UAW Workers Once Used Horses On The Picket Line, Historical Photos Show

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For the first time in the nearly century-long history of the United Auto Workers (UAW) union, Ford, General Motors, and Fiat Chrysler Automobiles are simultaneously impacted by a strike. Individually, the union has bumped heads with Motown companies many times since its formation in 1935. And sometimes, horses joined workers on the picket lines. Wait, what?

UAW Archivist on Twitter is currently sharing images of striking workers throughout the decades, and the horses caught our attention. There is no date or context for the photos, and it’s not clear if the horseplay is tied to a single strike or multiple strikes. One image shows a horse that clearly references a strike against General Motors. We think the image of the gentlemen on horseback (representing Local 1262) comes from Illinois, but we don’t have a direct tie to a specific automaker in that situation. In any case, we’ll go out on a limb and just say these photos are old.

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Listed as the UAW’s official repository in its Twitter description, UAW Archivist isn’t just sharing old strike photos with animals involved. We see workers striking against Ford, with one image dated from 1937. Another series of black-and-white photos focuses on a strike against Chrysler in 1950.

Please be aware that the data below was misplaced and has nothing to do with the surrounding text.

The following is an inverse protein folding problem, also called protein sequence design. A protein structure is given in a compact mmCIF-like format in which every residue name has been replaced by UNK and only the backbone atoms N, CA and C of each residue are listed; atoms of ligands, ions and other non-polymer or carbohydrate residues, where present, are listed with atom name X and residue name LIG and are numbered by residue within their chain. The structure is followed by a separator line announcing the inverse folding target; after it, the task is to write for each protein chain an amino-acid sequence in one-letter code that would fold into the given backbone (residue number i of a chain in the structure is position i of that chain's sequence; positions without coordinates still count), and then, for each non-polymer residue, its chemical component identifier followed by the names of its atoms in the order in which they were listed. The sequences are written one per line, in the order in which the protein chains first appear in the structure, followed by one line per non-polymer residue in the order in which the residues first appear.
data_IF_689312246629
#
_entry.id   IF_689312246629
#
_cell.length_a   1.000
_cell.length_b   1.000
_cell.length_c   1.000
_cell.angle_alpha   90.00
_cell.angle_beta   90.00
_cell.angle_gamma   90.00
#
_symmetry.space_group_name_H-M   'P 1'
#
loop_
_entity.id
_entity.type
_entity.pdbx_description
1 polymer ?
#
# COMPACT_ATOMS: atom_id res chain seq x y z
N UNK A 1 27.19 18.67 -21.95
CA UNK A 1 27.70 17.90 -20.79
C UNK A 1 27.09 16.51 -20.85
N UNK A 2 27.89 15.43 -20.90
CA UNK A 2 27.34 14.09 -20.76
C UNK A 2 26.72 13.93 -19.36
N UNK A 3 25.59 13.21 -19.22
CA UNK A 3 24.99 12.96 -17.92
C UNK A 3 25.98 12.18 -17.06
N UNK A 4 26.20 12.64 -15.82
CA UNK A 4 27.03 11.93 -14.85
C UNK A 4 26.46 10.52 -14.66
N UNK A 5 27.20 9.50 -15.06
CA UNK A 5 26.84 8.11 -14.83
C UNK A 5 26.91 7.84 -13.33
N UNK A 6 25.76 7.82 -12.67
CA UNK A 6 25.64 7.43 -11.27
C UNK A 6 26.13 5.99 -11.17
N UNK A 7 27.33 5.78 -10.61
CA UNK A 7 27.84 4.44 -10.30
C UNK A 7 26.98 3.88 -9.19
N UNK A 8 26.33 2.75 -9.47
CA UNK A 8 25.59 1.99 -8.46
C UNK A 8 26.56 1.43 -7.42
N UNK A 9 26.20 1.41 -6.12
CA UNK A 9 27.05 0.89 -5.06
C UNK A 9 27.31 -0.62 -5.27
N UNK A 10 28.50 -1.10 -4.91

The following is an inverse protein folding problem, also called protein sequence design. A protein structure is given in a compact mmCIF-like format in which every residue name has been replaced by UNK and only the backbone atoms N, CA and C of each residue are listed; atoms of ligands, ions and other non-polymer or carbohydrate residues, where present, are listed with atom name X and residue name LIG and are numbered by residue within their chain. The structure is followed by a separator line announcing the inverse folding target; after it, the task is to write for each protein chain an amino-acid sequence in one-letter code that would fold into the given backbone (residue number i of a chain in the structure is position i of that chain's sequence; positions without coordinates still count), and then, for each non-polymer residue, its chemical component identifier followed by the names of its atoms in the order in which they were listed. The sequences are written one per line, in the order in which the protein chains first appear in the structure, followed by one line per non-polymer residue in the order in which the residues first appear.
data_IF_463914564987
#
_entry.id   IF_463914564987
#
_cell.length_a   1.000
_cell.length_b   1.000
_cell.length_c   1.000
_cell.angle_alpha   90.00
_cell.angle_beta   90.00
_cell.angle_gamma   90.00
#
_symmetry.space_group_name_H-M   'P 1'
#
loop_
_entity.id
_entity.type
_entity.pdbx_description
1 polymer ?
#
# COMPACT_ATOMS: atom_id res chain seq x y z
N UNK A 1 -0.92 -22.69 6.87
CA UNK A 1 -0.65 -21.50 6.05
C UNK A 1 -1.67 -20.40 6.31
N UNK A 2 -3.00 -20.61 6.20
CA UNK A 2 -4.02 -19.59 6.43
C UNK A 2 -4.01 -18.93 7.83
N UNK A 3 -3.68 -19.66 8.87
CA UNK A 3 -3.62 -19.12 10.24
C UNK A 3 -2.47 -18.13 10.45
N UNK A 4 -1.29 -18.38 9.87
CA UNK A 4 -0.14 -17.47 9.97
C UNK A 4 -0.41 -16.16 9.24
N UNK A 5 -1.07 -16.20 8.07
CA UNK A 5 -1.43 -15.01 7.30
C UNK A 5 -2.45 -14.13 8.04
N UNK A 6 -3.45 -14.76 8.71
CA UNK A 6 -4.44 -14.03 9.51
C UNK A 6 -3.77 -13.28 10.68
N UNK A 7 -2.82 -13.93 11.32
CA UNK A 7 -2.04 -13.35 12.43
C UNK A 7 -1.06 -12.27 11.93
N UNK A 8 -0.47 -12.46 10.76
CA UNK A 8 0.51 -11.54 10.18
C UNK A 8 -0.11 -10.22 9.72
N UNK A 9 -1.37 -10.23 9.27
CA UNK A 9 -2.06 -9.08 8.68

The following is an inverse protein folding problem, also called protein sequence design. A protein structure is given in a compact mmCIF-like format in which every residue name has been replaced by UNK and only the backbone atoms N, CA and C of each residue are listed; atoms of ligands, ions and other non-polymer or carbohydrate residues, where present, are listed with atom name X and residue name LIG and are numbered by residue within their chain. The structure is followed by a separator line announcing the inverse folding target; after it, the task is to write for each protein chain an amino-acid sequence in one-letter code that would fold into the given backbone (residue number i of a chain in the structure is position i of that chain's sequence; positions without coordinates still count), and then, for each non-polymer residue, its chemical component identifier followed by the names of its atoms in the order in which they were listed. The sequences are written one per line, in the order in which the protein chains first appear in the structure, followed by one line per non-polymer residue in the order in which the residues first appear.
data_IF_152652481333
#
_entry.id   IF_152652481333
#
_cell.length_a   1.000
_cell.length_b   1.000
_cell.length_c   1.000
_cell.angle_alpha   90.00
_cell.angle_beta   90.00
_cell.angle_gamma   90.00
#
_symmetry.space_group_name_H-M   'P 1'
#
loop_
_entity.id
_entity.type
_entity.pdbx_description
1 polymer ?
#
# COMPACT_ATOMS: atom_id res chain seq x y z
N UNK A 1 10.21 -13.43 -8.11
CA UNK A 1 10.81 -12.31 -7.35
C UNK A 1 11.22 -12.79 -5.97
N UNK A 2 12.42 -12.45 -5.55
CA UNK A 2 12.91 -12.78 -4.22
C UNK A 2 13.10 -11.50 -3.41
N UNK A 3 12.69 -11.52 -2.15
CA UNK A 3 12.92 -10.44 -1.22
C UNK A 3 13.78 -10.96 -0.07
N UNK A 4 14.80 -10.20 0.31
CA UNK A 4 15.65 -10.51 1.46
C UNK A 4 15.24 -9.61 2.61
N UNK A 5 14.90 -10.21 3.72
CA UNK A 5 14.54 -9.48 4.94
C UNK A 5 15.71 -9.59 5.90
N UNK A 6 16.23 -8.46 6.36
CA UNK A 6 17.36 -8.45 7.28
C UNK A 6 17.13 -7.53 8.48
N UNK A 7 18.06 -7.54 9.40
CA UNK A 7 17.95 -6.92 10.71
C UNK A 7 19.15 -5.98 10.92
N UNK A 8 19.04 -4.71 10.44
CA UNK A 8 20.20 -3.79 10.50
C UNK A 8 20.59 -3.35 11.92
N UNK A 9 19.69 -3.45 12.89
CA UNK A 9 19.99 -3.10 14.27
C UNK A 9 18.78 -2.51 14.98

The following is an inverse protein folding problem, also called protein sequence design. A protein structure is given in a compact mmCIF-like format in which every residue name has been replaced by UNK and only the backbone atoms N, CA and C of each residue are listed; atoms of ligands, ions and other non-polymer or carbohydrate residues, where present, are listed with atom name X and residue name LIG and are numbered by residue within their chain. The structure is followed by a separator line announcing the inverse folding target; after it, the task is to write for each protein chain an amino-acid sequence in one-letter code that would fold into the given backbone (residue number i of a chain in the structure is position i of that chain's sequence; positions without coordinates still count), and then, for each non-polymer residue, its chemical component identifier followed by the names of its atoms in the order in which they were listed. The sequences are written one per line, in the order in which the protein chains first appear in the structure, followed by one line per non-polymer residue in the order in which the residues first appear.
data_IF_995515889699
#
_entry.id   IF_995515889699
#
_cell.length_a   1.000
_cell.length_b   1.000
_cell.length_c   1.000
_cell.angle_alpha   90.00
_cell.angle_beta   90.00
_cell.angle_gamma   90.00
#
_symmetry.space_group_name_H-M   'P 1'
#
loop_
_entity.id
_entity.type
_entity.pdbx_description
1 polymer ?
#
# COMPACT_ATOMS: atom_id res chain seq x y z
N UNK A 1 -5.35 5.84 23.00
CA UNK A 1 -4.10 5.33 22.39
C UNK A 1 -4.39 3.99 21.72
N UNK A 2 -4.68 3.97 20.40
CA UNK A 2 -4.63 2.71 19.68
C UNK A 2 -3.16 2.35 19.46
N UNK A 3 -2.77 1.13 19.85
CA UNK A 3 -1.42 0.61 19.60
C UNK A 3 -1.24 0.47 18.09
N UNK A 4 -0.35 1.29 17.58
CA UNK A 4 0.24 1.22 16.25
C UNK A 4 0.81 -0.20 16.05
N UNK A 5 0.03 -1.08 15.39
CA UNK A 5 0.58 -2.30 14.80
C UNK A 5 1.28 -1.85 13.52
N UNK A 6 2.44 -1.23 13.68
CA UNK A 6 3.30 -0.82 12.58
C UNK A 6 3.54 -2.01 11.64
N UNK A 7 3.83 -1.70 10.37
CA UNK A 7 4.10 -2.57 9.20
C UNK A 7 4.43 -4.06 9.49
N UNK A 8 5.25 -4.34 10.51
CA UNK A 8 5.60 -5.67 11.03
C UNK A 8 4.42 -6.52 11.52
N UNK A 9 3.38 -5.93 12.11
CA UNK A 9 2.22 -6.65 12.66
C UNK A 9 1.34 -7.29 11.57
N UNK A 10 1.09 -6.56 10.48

Currently, 13,000 hourly workers from three assembly plants are on strike. The walkouts have shut down production of the Ford Bronco, Chevrolet Colorado, and Jeep Wrangler, and additional walkouts at other locations are expected in the days to come. According to Automotive News, rolling walkouts could extend the UAW’s $825 million strike fund, which is used to pay members who aren’t clocking in for work. As for vehicle production, estimates say Detroit automakers could lose upwards of 24,000 per week.

Striking workers are seeking pay raises of 36 percent with equal pay among working tiers, and a shift of temporary workers to full-time status. Also on the table are a return to defined benefit pensions, more time off, and future pay increases to match inflation. As the first day of this historic strike moves into the evening hours, there’s no indication that negotiations between the UAW and automakers have resumed.

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